Coral reefs are incredibly biodiverse ecosystems, harboring sponges and seastars, octopi and sharks. The reefs themselves are built up over thousands of years by hard corals with the help of their symbiotic partner, Symbiodinium. Symbiodinium are basically a single-celled algae that lives within the coral tissue – a symbiont. Corals harbor Symbiodinium from herbivores and a harsh environment, and provide their symbionts with nutrients such as phosphorus and nitrogen. In return, the Symbiodinium photosynthesize, creating useable carbon from sunlight and giving nutrients back to the coral. Thus, both species benefit from the interaction. Ecologists call this type of positive-positive interaction a mutualism.
There are hundreds of coral species and potentially hundreds of Symbiodinium “types”. Each coral and Symbiodinium has its own characteristics: where it likes to live, how it responds to the environment, and how cooperative it is with mutualistic partners. Because of this variability, each potential pairing has different characteristics and some partnerships might be more effective than others. For instance, certain Symbiodinium are better photosynthesizers, while others can withstand environmental disturbances like increased water temperatures and prevent corals from bleaching. As a starting point, we need to know which pairings are possible and why.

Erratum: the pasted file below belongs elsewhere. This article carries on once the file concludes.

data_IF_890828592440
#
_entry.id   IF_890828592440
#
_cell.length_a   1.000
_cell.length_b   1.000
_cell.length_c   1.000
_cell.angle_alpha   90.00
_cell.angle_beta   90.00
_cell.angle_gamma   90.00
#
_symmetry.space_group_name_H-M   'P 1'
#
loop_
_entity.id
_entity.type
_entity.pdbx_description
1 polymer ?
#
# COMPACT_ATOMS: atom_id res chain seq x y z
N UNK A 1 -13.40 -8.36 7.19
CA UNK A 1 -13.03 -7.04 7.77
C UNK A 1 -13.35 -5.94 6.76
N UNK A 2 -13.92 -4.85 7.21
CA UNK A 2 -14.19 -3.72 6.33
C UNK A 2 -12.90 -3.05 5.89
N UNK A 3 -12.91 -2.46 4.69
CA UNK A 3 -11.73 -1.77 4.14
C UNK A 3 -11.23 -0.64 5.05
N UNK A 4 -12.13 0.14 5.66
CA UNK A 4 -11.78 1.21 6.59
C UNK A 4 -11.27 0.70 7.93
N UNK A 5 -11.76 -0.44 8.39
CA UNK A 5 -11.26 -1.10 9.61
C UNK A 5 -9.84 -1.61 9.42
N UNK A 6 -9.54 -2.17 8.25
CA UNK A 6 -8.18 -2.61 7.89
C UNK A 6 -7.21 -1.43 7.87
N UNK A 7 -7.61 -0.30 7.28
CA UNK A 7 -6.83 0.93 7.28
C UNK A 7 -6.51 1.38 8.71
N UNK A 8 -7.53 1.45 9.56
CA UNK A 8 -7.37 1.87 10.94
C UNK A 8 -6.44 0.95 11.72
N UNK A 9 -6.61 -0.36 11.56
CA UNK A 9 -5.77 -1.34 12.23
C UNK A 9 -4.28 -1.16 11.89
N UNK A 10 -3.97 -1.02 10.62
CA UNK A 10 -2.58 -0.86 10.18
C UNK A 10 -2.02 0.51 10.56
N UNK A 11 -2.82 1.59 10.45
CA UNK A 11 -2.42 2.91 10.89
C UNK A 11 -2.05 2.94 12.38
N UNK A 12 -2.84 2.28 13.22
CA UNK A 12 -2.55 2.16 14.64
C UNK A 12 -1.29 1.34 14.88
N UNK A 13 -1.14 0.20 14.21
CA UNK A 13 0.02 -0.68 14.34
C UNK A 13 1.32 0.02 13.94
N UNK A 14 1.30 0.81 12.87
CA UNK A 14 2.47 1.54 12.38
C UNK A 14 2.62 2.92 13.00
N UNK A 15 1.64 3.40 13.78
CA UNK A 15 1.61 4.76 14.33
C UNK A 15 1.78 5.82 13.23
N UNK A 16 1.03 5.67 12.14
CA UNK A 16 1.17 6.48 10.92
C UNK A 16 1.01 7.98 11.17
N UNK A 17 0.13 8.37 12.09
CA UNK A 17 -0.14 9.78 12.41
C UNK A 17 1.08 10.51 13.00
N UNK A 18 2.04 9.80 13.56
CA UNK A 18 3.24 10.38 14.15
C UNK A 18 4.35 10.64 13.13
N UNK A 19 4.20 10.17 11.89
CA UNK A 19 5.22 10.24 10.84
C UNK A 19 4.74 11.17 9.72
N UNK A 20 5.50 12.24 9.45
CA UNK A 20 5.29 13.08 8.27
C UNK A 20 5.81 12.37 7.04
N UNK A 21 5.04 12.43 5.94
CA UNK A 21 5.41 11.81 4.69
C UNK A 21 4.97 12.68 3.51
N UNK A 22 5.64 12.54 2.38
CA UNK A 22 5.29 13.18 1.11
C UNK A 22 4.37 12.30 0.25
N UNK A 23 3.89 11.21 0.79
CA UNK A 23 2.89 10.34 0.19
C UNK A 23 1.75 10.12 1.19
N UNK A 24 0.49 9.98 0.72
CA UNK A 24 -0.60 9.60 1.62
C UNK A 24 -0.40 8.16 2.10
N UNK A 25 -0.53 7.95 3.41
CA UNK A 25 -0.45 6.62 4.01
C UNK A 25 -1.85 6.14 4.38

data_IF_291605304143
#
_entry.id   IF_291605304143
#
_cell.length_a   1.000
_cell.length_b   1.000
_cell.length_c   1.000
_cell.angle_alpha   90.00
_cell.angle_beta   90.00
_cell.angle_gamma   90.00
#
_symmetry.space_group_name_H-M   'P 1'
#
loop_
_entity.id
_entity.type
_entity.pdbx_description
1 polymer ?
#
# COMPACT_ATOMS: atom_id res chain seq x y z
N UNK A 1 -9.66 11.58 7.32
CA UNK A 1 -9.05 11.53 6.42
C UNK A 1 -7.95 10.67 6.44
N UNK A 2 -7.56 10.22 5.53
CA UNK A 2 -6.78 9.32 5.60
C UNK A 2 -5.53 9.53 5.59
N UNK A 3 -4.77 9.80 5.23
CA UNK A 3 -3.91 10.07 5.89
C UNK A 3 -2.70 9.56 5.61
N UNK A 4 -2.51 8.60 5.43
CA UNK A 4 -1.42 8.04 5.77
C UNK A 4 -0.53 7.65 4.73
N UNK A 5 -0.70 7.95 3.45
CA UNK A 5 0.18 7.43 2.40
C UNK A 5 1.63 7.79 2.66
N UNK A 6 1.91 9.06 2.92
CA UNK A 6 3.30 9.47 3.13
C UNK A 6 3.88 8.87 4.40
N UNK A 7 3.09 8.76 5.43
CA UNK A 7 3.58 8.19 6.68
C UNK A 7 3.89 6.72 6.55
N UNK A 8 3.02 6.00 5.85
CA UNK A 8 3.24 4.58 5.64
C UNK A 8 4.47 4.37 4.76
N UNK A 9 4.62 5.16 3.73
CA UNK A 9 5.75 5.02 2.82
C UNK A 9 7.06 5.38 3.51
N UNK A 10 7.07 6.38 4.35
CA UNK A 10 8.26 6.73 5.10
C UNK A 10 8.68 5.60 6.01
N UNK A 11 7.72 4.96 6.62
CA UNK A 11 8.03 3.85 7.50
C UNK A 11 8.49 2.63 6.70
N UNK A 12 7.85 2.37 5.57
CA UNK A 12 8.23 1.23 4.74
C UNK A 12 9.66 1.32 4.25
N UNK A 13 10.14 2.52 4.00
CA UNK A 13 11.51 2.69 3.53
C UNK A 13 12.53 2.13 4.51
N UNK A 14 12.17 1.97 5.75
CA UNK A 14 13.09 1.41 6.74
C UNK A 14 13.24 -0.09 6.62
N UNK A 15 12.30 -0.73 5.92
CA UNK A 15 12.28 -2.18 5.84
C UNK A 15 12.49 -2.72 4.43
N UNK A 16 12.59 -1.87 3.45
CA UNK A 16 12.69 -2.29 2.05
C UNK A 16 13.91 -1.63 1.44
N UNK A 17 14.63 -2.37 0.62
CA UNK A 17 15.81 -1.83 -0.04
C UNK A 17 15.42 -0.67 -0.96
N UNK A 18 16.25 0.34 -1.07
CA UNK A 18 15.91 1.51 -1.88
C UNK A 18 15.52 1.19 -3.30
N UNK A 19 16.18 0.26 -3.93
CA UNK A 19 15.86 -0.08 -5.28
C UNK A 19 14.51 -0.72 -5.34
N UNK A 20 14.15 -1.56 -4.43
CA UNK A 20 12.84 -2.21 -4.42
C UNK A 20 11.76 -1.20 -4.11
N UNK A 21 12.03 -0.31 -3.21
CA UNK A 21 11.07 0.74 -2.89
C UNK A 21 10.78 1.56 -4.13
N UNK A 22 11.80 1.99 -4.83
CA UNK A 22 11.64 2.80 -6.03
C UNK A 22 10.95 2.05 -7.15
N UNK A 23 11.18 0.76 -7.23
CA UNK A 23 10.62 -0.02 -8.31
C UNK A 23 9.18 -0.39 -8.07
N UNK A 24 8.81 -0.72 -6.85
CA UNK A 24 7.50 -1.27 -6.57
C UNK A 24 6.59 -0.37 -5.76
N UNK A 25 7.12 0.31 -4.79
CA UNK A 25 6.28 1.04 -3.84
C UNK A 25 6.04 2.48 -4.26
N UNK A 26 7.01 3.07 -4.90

In a new article in the journal PLoS One, I use social network theory to ask:
- Which corals have very few Symbiodinium partners and which corals have many?
- Are there specialist (few partners) and generalist (many partners) Symbiodinium?
- Do any coral traits influence interaction patterns within coral-Symbiodinium social networks?
To answer these questions, I worked with a research group at the Hawaii Institute of Marine Biology (there are very few coral reefs in Davis, CA). Hollie Putnam, Erik Franklin, Michael Stat, and Ruth Gates had assembled a large database of coral-Symbiodinium interactions that they named GeoSymbio. The data within GeoSymbio comes from locations around the world, including Hawaii, Thailand, the Caribbean, and the famous Great Barrier Reef in Australia. We created social networks to show the connections between corals and Symbiodinium, much in the same way that I have connections to my friends on Facebook.
We found that most corals have very few Symbiodinium partners, but that a handful of corals have many, many symbionts. This was important because it’s generally believed that most corals have few symbiont options to choose from. We also found that transmission mode was important in these communities: young corals get their Symbiodinium from their parents or from the environment, but not both. Symbiodinium types were usually passed on through only one of these strategies, nearly dividing the networks in half. This is like saying that my family members are “friends” on Facebook and my friends are “friends” on Facebook, but there are no connections between these groups.
Our research is important to understanding the basic interaction patterns between corals and Symbiodinium. With a greater understanding of this important mutualistic interaction, we’ll be better equipped to protect coral reef communities – and the species they support.
You can find our paper here.